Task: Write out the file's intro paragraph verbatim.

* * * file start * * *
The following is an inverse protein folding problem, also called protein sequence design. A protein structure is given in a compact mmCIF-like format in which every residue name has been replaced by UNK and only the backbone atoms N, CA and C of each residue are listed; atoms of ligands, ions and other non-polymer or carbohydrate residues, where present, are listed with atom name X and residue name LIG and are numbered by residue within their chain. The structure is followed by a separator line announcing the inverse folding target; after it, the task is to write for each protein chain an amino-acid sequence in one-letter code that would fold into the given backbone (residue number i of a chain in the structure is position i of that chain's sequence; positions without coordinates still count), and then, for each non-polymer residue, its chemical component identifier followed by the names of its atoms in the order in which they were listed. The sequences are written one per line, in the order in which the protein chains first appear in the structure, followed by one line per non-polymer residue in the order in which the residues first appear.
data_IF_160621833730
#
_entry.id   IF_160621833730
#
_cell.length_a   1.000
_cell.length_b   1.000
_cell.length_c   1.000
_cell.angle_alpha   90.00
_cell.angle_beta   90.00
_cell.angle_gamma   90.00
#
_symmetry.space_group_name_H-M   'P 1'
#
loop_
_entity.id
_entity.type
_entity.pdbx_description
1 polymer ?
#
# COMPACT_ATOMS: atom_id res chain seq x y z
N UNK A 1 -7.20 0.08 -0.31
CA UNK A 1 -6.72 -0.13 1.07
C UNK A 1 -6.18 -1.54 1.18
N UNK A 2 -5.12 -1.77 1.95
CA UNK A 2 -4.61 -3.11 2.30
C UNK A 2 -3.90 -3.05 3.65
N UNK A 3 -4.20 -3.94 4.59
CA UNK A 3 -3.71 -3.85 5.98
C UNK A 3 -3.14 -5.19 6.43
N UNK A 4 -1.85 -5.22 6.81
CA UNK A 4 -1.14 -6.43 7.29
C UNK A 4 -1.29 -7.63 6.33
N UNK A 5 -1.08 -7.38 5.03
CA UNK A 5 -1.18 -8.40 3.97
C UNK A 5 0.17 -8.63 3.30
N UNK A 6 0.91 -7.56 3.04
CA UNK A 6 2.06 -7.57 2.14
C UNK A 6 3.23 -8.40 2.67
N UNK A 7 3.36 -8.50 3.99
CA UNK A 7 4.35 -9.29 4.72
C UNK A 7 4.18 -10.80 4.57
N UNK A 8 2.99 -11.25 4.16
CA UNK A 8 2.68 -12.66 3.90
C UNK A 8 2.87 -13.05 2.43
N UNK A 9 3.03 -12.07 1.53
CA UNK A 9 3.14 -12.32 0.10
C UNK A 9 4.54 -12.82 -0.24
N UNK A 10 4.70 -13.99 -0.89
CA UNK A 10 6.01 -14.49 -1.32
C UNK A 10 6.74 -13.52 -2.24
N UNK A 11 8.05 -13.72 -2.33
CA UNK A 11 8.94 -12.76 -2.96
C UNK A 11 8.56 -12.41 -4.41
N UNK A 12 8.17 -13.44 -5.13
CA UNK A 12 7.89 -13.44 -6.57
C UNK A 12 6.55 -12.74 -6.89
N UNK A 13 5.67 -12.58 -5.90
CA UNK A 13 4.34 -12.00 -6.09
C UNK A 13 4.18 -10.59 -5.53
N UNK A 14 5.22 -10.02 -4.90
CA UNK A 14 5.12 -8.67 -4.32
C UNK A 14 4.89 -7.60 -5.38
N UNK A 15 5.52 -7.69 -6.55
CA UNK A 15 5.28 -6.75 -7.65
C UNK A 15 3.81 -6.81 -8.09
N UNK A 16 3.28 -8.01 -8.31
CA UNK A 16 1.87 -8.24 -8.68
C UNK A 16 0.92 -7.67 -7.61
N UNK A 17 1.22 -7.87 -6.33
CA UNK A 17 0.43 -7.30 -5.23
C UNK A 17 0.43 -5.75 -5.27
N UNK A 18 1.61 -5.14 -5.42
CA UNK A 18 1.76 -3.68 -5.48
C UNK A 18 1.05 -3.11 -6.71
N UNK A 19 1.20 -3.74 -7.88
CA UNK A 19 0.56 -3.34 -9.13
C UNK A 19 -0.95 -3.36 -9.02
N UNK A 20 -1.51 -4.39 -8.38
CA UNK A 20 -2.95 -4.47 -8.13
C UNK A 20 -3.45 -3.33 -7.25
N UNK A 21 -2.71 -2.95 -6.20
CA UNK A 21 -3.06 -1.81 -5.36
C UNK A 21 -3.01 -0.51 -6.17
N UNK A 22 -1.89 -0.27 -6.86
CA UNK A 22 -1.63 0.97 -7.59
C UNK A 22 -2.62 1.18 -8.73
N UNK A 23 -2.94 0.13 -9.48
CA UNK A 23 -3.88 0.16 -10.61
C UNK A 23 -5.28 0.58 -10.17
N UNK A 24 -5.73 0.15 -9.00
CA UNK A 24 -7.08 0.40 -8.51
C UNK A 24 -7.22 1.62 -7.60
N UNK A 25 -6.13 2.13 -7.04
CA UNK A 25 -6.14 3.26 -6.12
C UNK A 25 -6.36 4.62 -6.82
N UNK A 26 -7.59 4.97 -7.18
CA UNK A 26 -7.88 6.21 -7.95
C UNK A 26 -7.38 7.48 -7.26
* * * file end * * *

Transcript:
The following is an inverse protein folding problem, also called protein sequence design. A protein structure is given in a compact mmCIF-like format in which every residue name has been replaced by UNK and only the backbone atoms N, CA and C of each residue are listed; atoms of ligands, ions and other non-polymer or carbohydrate residues, where present, are listed with atom name X and residue name LIG and are numbered by residue within their chain. The structure is followed by a separator line announcing the inverse folding target; after it, the task is to write for each protein chain an amino-acid sequence in one-letter code that would fold into the given backbone (residue number i of a chain in the structure is position i of that chain's sequence; positions without coordinates still count), and then, for each non-polymer residue, its chemical component identifier followed by the names of its atoms in the order in which they were listed. The sequences are written one per line, in the order in which the protein chains first appear in the structure, followed by one line per non-polymer residue in the order in which the residues first appear.